Hillary Clinton's campaign sought to make clear she supports sanctuary cities following criticism on San Francisco's release of an immigrant here illegally who is accused of shooting and killing a woman.
"Hillary Clinton believes that sanctuary cities can help further public safety, and she has defended those policies going back years," said Xochitl Hinojosa, a campaign spokeswoman, in a statement made public Thursday. "As she made clear, this particular individual should not have been on the streets...She believes that we need a system where people like this don't fall through the cracks and that is why she continues to fight for comprehensive immigration reform."
Clinton, a Democrat, weighed in on the sanctuary city issue after comments from Republican candidate Donald Trump following a fatal shooting in San Francisco. Juan Francisco Lopez Sanchez, accused of shooting Kathryn Steinle, had re-entered the country several times after deportations, raising questions about policies of cities like San Francisco to leave immigration enforcement to federal officials. Some cities with this sort of policy are called sanctuary cities.
Asked in a CNN interview about the shooting, Clinton said, "The city made a mistake not to deport someone that the federal government strongly felt should be deported."
But she went on to add that if an immigrant is picked up for a traffic violation or misdemeanor - and has no criminal record - that is entirely different.
Clinton's support for sanctuary cities is in line with immigration advocates as well as some of the nation's elected and law enforcement officials who believe that there is better cooperation with the police among communities if immigration enforcement is left primarily to federal authorities. Though sanctuary policies differ among cities, these include New York City, Houston and Chicago.
Opponents of sanctuary cities say it can result in protection for illegal activity, and several Republican candidates have made it clear this week they do not support them. Republican presidential hopeful Jeb Bush said Wednesday in New Hampshire, "We ought to eliminate sanctuary cities" and said federal law enforcement money should be withheld until the city changes these policies.
On Tuesday, speaking in the Laura Ingraham show, Republican Senator Rand Paul said immigration laws are "...being flouted and basically laughed at by cities like San Francisco… They're ought to be a revolution of folks saying, 'We want you to obey the law,' and making sure the president hears them loud and clear."
The political wrangling over immigration enforcement among the candidates comes the same week the 5th Circuit Court of Appeals is to hear arguments in a lawsuit filed by 26 states against the Obama administration over his executive action creating programs, now stymied by the suit, to shield millions of immigrants here illegally from deportation.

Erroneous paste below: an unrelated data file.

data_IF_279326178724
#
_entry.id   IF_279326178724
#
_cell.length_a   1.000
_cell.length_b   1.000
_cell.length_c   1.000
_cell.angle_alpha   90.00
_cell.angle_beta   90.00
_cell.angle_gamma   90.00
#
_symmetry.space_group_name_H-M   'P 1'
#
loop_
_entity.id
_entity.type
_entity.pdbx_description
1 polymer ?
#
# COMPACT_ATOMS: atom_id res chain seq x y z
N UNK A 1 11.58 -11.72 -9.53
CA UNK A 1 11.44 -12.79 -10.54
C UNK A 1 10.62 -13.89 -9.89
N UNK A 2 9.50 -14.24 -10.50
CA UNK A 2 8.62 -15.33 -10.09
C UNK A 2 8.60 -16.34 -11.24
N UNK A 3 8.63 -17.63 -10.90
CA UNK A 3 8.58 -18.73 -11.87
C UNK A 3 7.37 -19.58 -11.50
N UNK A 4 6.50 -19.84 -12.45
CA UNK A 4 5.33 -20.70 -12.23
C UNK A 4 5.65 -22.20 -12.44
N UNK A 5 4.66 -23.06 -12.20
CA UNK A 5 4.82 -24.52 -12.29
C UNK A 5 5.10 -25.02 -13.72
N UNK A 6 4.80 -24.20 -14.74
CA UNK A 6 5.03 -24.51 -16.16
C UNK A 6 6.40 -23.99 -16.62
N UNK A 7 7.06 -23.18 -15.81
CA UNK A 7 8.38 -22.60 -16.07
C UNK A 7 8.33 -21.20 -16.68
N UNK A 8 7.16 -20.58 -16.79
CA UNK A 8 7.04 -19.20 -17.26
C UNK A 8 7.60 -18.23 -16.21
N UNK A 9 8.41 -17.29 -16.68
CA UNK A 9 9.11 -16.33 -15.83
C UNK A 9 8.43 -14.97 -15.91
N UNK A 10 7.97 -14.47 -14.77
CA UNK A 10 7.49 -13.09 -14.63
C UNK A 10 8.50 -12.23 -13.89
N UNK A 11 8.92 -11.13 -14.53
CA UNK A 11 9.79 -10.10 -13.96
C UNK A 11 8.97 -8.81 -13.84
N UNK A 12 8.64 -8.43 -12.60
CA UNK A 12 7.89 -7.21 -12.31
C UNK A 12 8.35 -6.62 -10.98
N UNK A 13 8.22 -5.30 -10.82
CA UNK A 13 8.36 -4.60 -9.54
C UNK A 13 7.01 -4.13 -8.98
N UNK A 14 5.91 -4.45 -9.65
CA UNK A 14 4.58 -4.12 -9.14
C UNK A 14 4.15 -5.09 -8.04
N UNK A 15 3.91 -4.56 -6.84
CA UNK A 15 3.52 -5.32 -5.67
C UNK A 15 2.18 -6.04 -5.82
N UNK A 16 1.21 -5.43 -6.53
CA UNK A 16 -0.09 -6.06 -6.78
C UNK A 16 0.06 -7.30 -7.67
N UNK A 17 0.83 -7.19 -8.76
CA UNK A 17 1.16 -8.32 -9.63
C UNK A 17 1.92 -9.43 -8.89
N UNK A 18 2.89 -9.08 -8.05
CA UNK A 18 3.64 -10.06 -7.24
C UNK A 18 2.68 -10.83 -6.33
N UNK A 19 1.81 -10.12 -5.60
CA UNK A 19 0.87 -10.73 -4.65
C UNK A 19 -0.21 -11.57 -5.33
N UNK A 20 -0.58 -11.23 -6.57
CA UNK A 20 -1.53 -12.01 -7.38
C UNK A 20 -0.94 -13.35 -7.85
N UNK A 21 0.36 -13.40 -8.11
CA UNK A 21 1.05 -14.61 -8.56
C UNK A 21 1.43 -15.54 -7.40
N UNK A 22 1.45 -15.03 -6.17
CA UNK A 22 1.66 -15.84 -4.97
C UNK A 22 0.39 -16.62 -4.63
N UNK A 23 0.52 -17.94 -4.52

Clinton has said she strongly support Obama's executive actions and plans to expand on them, while Republican candidates have opposed them saying it should be Congress changing immigration directives.
As part of executive actions, the Department of Homeland Security has sought to refine its deportation policies so that immigration enforcement resources are focused on the worst criminals and those who present a public safety or national security threat. The Obama administration also has had a long-term policy of making those who re-enter the country after they've been deported under order a priority for deportation and prosecution, regardless of whether they've committed any other crime.
Lopez Sanchez, the immigrant accused of killing Steinle, was deported to Mexico five times between June 1994 and June 2009 and served about 15 years in prison over three separate incarcerations for those illegal re-entry convictions, according to The Associated Press.
He had completed his latest sentence in March and was to be turned over to the San Francisco Sheriff's Office on a 20-year-old marijuana possession charge, but local prosecutors dropped the charge and the sheriff's office released him under the city's sanctuary policy. At the time, Immigration and Customs Enforcement had asked that he be held for deportation, the AP reported.
Federal officials have said the gun belonged to a U.S. Bureau of Land Management ranger and had been stolen in a break-in of the ranger's car. Lopez Sanchez has told media he found the gun and it accidentally went off.
Deportations are an issue that have been troublesome for President Barack Obama and has at times rocked his relationship with some Latino and immigrant leaders. It was not too long ago when the president of the National Council of La Raza - to whom Clinton will speak next week - called Obama the "deporter in chief."
But some supporters of immigration reform in law enforcement have also tried to limit their role in immigration enforcement to ensure trust in immigrant communities so they report crimes and assist as witnesses.